Transport emerging as the keystone of Christchurch rebuild

Posted on May 29, 2011 by


As the number of ideas put forward by the public on the future of Christchurch passes the 40,000 mark, the City Council has made tentative comment on the emerging themes of the ideas thus far. Although I’m not surprised, it’s still pleasing to see that transport is clearly emerging as one of the most important issues, amongst the public and certainly with the Council itself. In fact, in the media release the Council alludes only to transport related common themes, including; fewer cars in the Central City, greater use of the Avon corridor as a pedestrian/cycle route, and integration of the tram into the public transport network.

This is intriguing because it seems to be a clear sign that the Council see transport as key to developing the kind of city that people want. I don’t doubt that there seems to be a consensus between the public and the Council, but there does seem to be a bit of an effort on the Councils part to ensure that transport is seen as being the keystone to the whole rebuilding effort.

As for the few ’emerging themes’ themselves, perhaps the most interesting is the ‘integration of tram into the public transport network’ idea. When the tram was first proposed to run down Worcester Boulevard, there were a number of competing ideas. In the end, it was seen as paramount that a heritage tram operation be used to fit in with the heritage character of the area and to attract tourists. Obviously, the idea of developing trams as part of the public transport system did not take precedence, if it was even seriously considered at all. Perhaps now people are starting to see this direction was a mistake. Who knows, had we had more vision at the time we might have had modern light rail vehicles operating through the CBD and perhaps extended through Hagley Park to Riccarton and then who knows where. I can’t help but feel this was a missed opportunity at the time, but the way things are we kind of have that opportunity again.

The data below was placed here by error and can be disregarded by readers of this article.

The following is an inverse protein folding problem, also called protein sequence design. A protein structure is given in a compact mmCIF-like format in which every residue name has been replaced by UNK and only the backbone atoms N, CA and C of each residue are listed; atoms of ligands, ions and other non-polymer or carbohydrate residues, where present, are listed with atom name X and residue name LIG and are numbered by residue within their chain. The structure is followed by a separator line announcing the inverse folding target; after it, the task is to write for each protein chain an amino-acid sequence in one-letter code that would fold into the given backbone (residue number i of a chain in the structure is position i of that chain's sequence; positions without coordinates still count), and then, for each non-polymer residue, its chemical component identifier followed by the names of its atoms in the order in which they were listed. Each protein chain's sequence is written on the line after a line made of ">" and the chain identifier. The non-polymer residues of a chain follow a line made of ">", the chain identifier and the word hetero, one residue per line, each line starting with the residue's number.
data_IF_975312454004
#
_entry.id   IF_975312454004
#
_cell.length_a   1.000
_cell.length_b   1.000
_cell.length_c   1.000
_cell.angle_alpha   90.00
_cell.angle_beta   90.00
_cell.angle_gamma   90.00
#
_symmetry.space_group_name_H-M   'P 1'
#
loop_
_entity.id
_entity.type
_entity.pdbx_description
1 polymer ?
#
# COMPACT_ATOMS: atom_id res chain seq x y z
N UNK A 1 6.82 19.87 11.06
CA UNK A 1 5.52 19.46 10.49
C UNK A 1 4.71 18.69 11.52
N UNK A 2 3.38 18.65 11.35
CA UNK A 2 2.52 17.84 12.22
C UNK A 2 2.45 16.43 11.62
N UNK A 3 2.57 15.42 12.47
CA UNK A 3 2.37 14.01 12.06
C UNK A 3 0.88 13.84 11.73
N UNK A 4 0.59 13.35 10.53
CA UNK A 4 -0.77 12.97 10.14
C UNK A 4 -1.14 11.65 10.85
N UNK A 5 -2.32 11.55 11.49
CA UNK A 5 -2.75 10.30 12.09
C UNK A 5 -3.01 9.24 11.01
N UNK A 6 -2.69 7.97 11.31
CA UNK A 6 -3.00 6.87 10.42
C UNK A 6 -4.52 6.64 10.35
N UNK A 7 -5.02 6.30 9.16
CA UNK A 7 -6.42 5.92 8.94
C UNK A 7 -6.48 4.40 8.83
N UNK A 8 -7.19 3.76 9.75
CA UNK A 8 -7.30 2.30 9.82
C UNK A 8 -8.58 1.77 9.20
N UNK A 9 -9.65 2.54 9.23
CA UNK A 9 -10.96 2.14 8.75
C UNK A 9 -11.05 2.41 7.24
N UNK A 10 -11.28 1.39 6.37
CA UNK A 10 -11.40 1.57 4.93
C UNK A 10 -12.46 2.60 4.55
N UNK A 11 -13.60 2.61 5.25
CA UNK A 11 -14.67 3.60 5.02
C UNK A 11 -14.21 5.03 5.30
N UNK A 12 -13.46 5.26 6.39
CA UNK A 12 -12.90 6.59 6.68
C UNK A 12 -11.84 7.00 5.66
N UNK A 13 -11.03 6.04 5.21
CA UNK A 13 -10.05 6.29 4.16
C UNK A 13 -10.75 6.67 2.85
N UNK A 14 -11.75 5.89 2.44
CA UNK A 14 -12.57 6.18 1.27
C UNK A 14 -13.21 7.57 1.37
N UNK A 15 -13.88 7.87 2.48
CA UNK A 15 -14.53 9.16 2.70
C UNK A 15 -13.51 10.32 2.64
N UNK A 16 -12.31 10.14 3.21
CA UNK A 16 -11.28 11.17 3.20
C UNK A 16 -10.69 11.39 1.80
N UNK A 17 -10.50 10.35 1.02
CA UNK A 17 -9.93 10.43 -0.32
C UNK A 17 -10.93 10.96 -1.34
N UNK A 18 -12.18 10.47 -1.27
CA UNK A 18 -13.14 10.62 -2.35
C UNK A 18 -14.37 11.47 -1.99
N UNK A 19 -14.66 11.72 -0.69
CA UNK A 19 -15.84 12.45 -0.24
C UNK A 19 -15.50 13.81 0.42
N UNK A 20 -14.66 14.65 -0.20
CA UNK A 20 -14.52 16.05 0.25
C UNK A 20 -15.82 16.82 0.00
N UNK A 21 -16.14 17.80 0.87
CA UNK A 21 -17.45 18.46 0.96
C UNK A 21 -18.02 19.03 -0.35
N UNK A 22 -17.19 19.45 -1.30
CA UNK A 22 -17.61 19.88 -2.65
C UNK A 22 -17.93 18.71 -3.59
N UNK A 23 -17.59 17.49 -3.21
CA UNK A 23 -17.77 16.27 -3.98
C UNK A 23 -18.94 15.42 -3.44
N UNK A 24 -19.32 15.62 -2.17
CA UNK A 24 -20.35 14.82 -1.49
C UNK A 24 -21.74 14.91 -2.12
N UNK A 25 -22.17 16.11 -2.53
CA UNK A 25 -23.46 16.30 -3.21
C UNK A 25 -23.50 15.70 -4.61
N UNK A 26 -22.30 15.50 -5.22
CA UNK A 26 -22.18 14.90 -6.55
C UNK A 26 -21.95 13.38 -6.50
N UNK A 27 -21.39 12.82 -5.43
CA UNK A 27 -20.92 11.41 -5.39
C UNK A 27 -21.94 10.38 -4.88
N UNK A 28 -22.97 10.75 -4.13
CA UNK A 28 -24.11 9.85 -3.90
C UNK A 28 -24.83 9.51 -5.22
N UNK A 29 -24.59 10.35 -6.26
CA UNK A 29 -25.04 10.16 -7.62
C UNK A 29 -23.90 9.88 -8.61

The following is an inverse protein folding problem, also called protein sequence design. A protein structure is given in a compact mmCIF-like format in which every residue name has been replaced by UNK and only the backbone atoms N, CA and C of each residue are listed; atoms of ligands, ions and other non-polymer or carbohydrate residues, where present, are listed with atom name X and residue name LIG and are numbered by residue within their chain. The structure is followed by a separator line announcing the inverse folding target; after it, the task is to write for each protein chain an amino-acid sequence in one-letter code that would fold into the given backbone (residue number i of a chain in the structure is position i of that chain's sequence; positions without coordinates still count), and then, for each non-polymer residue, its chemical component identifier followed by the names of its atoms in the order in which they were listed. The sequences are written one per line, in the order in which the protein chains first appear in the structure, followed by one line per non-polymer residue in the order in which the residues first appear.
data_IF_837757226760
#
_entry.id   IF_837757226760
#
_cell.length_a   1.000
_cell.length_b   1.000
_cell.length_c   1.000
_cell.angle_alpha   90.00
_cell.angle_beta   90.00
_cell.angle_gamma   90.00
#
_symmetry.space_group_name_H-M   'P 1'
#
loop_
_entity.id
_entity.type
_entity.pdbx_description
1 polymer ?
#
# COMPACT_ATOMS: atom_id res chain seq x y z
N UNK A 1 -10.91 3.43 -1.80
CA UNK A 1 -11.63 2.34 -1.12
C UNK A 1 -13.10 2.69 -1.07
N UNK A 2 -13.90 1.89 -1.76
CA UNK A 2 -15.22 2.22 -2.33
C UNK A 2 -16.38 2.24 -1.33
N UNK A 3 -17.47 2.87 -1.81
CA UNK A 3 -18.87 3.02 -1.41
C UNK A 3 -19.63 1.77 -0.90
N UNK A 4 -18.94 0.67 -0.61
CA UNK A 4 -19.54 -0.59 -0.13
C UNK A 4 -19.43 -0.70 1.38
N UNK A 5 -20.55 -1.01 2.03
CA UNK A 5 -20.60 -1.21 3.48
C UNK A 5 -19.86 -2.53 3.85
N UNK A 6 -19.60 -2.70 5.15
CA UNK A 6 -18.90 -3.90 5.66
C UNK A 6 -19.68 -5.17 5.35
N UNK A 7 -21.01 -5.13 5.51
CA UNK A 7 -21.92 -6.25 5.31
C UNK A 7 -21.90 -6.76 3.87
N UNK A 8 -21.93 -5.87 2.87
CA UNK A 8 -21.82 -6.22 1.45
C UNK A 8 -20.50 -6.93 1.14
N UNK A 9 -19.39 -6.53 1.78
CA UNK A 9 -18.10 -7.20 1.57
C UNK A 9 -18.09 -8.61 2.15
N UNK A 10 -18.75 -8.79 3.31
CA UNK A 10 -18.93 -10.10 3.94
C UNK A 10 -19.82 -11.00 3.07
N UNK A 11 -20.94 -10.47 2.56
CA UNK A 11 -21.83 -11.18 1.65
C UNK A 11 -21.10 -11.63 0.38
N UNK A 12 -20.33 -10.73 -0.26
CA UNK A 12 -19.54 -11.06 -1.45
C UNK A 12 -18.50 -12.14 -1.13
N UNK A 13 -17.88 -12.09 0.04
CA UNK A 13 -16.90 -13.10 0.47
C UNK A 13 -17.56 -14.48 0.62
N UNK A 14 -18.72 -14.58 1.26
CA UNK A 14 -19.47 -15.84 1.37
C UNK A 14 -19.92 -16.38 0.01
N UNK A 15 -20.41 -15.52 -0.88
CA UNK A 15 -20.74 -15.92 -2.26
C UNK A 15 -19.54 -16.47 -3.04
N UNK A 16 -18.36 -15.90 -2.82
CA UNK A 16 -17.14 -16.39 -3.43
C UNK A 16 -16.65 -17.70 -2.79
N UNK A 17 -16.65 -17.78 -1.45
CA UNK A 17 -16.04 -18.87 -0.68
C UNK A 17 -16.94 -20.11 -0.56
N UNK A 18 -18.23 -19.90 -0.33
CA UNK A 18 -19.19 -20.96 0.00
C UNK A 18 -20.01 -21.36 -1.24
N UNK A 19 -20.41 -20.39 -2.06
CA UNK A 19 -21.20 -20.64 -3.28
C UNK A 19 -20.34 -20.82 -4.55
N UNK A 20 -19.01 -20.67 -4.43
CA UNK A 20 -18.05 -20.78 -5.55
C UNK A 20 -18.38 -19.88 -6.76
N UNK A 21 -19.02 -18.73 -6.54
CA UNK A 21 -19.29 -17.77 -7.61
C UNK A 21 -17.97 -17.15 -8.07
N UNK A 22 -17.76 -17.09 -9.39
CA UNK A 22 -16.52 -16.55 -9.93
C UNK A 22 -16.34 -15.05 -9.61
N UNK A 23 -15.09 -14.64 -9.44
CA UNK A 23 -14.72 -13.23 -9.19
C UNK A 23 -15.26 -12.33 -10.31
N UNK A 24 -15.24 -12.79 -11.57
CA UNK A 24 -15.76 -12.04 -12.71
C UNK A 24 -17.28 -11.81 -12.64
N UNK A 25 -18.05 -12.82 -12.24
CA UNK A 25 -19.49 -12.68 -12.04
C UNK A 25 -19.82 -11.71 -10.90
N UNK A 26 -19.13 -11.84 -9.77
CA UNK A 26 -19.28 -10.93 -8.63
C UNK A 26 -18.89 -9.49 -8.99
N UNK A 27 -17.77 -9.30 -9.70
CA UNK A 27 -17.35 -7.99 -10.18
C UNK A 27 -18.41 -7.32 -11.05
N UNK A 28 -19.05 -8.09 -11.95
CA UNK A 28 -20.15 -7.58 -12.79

The current tram extensions, which though delayed are still going ahead, never really made much sense to me in the context of the trams current tourist/heritage set up. In my opinion, the extensions to the Lanes and CPIT were a kind of attempt at light rail by stealth, by making the system more useful to the general public and thus justifying further expenditure and modernisation. I mean, once you are at CPIT you may as well go to AMI, then it’s Sumner or bust. In the other direction, connecting the CBD with Riccarton makes sense, so long as it doesn’t impede traffic too much, and wouldn’t really require too much segregation due to the short distance. From there, the University is only down the road and then it’s only a bit further to the airport down the median of Memorial Ave. I’ve talked about an Airport-Sumner light-rail line before, and although it is only an idea it is nevertheless one that is gaining significant traction. Even Richard ‘lets have more car parks in the CBD’  Ballantyne has slightly changed his tune and recently made a call for light rail from the Airport to Sumner. Mayor Bob Parker says that 80 per cent of the ideas shared so far are in line with the direction the city had been heading with its revitalisation in recent years, so perhaps there is something to be said about the trams being mentioned in this media release.

Fewer cars in the Central City is another idea that has been thrown about a lot lately too. It is the kind of policy that will naturally lead to more of an emphasis on active and public transport modes. In a way, you have to wonder if the City Council’s media release was a little too well thought out!

Some more detail on how the whole Share an Idea concept will work were released. Ideas are read and analysed by the team working on the draft Central City Plan. Of further interest, they have already begun to work on the draft Plan using the emerging themes already identified through the whole Share an Idea concept. Hopefully it won’t be long before we start to see some solid concepts and visions of the future Christchurch.